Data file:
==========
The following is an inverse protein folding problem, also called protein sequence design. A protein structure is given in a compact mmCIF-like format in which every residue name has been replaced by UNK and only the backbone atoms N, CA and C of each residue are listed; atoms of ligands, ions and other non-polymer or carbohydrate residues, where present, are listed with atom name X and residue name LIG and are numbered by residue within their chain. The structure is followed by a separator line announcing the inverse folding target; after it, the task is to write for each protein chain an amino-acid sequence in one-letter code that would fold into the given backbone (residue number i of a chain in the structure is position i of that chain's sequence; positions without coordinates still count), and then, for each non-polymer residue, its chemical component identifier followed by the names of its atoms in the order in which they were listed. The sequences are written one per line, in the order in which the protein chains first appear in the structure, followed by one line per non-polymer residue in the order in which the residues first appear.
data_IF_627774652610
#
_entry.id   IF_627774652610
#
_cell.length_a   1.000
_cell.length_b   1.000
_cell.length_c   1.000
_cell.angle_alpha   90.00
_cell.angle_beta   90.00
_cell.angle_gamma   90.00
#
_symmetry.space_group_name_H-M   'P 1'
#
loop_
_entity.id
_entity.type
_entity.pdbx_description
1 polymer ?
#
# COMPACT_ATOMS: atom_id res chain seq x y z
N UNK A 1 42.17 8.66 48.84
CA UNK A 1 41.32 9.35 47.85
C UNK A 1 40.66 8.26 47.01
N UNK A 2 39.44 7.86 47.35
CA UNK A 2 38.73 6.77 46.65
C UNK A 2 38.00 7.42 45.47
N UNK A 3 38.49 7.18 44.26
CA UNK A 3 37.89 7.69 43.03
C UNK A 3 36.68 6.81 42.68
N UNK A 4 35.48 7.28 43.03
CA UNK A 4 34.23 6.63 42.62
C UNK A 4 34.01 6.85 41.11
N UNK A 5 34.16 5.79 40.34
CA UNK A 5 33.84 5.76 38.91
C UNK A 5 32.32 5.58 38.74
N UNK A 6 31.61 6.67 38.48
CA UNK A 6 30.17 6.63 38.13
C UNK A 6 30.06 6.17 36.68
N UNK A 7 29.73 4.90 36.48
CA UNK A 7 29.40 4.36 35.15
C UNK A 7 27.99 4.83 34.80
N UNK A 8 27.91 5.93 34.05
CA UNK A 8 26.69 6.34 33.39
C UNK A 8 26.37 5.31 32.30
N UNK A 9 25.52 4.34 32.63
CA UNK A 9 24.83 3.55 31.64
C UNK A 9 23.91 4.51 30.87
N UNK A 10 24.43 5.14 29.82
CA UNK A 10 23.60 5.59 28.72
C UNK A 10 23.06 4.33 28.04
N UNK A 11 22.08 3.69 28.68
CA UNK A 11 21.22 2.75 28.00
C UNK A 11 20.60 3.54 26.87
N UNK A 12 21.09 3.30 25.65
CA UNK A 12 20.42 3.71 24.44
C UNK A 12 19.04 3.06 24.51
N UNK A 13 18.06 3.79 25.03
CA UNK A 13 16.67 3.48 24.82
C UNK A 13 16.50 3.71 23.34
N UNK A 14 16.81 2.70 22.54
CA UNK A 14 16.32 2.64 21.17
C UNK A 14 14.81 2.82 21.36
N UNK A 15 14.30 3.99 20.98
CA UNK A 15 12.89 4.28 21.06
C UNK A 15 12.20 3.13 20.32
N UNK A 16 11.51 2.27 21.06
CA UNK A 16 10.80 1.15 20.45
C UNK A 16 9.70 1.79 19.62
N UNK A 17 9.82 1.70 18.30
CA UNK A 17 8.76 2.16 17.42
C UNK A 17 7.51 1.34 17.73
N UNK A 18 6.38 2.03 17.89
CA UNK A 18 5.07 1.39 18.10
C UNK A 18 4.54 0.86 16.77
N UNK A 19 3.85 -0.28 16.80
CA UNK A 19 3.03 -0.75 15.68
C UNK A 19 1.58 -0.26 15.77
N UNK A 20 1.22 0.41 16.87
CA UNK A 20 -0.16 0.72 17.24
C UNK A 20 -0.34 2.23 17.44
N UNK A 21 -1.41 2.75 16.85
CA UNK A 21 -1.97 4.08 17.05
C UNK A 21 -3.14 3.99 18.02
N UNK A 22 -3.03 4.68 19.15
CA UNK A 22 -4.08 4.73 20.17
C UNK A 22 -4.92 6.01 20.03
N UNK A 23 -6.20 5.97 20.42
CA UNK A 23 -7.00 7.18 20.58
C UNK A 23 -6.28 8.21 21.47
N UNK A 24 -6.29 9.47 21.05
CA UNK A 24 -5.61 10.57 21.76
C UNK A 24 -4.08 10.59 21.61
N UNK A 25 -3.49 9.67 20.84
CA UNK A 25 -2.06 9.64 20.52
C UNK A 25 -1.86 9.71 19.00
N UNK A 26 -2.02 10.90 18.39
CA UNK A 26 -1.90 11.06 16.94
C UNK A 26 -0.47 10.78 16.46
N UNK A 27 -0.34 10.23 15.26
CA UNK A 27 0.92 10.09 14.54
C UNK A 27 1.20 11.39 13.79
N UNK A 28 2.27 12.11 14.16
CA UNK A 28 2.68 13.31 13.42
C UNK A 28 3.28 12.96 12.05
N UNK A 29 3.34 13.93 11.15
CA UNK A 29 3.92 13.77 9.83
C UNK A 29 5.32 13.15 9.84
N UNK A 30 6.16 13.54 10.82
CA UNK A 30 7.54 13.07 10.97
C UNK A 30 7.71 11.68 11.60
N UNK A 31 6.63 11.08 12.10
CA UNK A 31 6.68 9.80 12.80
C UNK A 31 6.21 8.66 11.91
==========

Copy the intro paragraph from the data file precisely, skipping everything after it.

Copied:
The following is an inverse protein folding problem, also called protein sequence design. A protein structure is given in a compact mmCIF-like format in which every residue name has been replaced by UNK and only the backbone atoms N, CA and C of each residue are listed; atoms of ligands, ions and other non-polymer or carbohydrate residues, where present, are listed with atom name X and residue name LIG and are numbered by residue within their chain. The structure is followed by a separator line announcing the inverse folding target; after it, the task is to write for each protein chain an amino-acid sequence in one-letter code that would fold into the given backbone (residue number i of a chain in the structure is position i of that chain's sequence; positions without coordinates still count), and then, for each non-polymer residue, its chemical component identifier followed by the names of its atoms in the order in which they were listed. The sequences are written one per line, in the order in which the protein chains first appear in the structure, followed by one line per non-polymer residue in the order in which the residues first appear.